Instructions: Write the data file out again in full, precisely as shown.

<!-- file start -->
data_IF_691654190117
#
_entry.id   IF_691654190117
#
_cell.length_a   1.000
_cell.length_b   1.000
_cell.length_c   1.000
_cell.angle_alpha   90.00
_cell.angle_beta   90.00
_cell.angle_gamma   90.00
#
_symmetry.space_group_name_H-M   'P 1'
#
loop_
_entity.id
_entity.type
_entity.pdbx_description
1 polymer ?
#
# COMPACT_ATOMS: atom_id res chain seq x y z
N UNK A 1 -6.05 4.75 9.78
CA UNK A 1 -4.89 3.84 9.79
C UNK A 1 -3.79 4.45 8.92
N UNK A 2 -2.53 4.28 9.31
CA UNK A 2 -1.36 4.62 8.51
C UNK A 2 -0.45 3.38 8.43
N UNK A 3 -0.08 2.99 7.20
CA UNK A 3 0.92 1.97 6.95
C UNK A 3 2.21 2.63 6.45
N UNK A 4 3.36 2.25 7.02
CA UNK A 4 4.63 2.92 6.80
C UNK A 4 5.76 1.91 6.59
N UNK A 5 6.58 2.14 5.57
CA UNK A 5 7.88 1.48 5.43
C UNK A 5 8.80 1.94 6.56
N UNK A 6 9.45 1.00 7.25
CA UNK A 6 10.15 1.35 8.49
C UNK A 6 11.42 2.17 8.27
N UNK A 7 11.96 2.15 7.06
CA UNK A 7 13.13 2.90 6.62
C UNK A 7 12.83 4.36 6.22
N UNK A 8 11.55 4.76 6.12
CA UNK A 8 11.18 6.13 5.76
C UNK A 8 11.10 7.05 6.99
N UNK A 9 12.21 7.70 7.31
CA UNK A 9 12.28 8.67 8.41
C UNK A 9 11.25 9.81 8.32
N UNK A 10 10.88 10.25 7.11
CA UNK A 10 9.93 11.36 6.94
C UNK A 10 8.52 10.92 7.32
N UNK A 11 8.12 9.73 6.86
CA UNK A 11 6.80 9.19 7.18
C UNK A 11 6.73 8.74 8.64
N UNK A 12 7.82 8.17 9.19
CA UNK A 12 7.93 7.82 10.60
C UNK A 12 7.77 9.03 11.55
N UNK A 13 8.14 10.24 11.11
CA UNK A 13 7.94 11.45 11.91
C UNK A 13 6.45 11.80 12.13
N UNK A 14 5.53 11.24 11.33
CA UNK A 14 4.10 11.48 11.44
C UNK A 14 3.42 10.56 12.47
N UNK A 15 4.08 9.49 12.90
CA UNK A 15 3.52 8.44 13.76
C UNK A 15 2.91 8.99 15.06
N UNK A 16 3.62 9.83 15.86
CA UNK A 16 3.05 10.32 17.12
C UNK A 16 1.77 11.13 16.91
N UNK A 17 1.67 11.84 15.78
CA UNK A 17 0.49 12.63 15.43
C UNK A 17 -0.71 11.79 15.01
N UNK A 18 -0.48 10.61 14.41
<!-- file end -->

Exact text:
data_IF_691654190117
#
_entry.id   IF_691654190117
#
_cell.length_a   1.000
_cell.length_b   1.000
_cell.length_c   1.000
_cell.angle_alpha   90.00
_cell.angle_beta   90.00
_cell.angle_gamma   90.00
#
_symmetry.space_group_name_H-M   'P 1'
#
loop_
_entity.id
_entity.type
_entity.pdbx_description
1 polymer ?
#
# COMPACT_ATOMS: atom_id res chain seq x y z
N UNK A 1 -6.05 4.75 9.78
CA UNK A 1 -4.89 3.84 9.79
C UNK A 1 -3.79 4.45 8.92
N UNK A 2 -2.53 4.28 9.31
CA UNK A 2 -1.36 4.62 8.51
C UNK A 2 -0.45 3.38 8.43
N UNK A 3 -0.08 2.99 7.20
CA UNK A 3 0.92 1.97 6.95
C UNK A 3 2.21 2.63 6.45
N UNK A 4 3.36 2.25 7.02
CA UNK A 4 4.63 2.92 6.80
C UNK A 4 5.76 1.91 6.59
N UNK A 5 6.58 2.14 5.57
CA UNK A 5 7.88 1.48 5.43
C UNK A 5 8.80 1.94 6.56
N UNK A 6 9.45 1.00 7.25
CA UNK A 6 10.15 1.35 8.49
C UNK A 6 11.42 2.17 8.27
N UNK A 7 11.96 2.15 7.06
CA UNK A 7 13.13 2.90 6.62
C UNK A 7 12.83 4.36 6.22
N UNK A 8 11.55 4.76 6.12
CA UNK A 8 11.18 6.13 5.76
C UNK A 8 11.10 7.05 6.99
N UNK A 9 12.21 7.70 7.31
CA UNK A 9 12.28 8.67 8.41
C UNK A 9 11.25 9.81 8.32
N UNK A 10 10.88 10.25 7.11
CA UNK A 10 9.93 11.36 6.94
C UNK A 10 8.52 10.92 7.32
N UNK A 11 8.12 9.73 6.86
CA UNK A 11 6.80 9.19 7.18
C UNK A 11 6.73 8.74 8.64
N UNK A 12 7.82 8.17 9.19
CA UNK A 12 7.93 7.82 10.60
C UNK A 12 7.77 9.03 11.55
N UNK A 13 8.14 10.24 11.11
CA UNK A 13 7.94 11.45 11.91
C UNK A 13 6.45 11.80 12.13
N UNK A 14 5.53 11.24 11.33
CA UNK A 14 4.10 11.48 11.44
C UNK A 14 3.42 10.56 12.47
N UNK A 15 4.08 9.49 12.90
CA UNK A 15 3.52 8.44 13.76
C UNK A 15 2.91 8.99 15.06
N UNK A 16 3.62 9.83 15.86
CA UNK A 16 3.05 10.32 17.12
C UNK A 16 1.77 11.13 16.91
N UNK A 17 1.67 11.84 15.78
CA UNK A 17 0.49 12.63 15.43
C UNK A 17 -0.71 11.79 15.01
N UNK A 18 -0.48 10.61 14.41